At the close of the war he married Delia A. Howard and purchased a farm at East Braintree, becoming a well known breeder of Cotswold sheep and receiving many medals and prizes for exhibits at fairs. To Mr. And Mrs. Flagg were born two sons, Lester G. and Bert C., Mrs. Flagg and the latter son dying many years ago.
Showing a great aptitude for collar and elbow wrestling when a boy, he increased his skill until he was the acknowledged champion of the Army of the Potomac and from the age of 35 to 48 he traveled extensively in most of the northern states, giving exhibitions of his proficiency. Among his rivals was H.M. Dufur, well known here and not long ago deceased, with whom he had many hard fought battles.
At the age of eighteen he lost his last fall (for business) and for fifteen years knew no difference in men, for he could throw any man he men in five minutes. He defeated the renowned Indian chief Tipsico in Michigan at a back-hold match and in New England appeared at fairs and large gatherings for years. During his wrestling career he wrestled no less than 200 matches and after each campaign of travels he returned to work on the farm, never training for a match or a series of matches.
Mr. Flagg was very zealous for temperance, never tasting liquor and advocating the cause of temperance by speeches and daily living. In politics he was a Republican and besides filling many town offices he represented Braintree in the legislature of 1886.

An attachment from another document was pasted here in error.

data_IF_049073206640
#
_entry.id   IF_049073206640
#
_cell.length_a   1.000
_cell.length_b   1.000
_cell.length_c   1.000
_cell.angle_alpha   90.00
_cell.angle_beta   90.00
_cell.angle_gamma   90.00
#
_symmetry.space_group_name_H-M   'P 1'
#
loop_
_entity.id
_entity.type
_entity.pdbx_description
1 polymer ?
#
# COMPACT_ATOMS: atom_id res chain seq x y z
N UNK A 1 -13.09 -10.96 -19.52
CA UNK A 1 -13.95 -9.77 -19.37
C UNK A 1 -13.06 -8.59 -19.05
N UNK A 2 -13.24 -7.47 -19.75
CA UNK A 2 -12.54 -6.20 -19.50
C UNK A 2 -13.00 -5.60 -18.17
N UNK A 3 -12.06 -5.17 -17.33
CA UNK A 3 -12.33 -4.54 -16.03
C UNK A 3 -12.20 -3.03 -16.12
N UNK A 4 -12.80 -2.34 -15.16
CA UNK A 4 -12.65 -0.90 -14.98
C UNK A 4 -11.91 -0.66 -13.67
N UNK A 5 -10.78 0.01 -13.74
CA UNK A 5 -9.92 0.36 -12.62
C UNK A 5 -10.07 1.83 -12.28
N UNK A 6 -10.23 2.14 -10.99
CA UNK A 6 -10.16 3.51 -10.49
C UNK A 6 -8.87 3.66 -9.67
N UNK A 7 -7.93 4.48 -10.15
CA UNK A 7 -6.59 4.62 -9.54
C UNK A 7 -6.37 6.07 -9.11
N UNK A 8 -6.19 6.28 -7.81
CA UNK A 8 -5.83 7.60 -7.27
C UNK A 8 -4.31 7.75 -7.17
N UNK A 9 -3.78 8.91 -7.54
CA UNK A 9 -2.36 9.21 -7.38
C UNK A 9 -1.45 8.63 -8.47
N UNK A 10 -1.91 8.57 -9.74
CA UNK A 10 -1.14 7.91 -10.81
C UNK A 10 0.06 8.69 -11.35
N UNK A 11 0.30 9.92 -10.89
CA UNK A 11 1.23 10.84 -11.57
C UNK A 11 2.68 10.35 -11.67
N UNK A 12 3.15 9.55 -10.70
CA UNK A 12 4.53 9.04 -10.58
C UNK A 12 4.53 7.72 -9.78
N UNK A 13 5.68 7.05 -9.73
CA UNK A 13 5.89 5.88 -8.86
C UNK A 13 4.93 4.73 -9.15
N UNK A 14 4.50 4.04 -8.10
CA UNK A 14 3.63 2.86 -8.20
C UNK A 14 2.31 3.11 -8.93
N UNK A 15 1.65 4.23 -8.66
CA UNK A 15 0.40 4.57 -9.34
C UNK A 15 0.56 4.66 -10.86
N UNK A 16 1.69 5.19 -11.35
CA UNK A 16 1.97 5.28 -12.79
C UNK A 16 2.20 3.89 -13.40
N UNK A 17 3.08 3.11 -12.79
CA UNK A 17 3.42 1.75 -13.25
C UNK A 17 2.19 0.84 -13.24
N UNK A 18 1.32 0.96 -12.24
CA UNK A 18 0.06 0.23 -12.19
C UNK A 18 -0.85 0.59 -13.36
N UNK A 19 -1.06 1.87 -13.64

In 1908 he was elected senator from Orange county and introduced and promoted to passage the bill requiring the display of the American flag on schoolhouses. He was a member of the Phoenix Lodge of Masons of Randolph and for many years was commander of U. S. Grant post, GAR, of this place.
Mr. Flagg was married Nov. 6, 1913, to Mrs. Hannah Batchelder of Barre, a sister of one of his devoted war comrades, who was killed in the battle of the Wilderness and whose body he rescued and cared for. The couple have since resided very quietly and happily at East Braintree.
The funeral was held Tuesday at 2 p.m. from the East Braintree church, Rev. L.G. Chase officiating. The Masons took charge of the church service and the GAR at the grave, comrades of the latter acting as bearers. The church was decorated with flags and there were many floral tributes including emblems of the Masonic and Eastern Star fraternity. Mrs. Blanche Fisher, representing Col. Randall chapter, Ladies of the Grand Army , pinned the flag on the breast of the deceased soldier. The church was well filled. The school pupils, after lowering the flag to halfmast, attended in a body.
Present from away were three brothers, W. J. Flagg of Miller, Neb., and W. C. Flagg of Brockton, Mass., and their wives; and B. W. Flagg and daughter, Mary of Rutland; the son L. G. Flagg, and wife of Brockton, and Frank Howard of the same place. Burial was at the East Braintree cemetery.
Source: West Randolph Herald and News, September 18, 1919; contributed by Don Wickman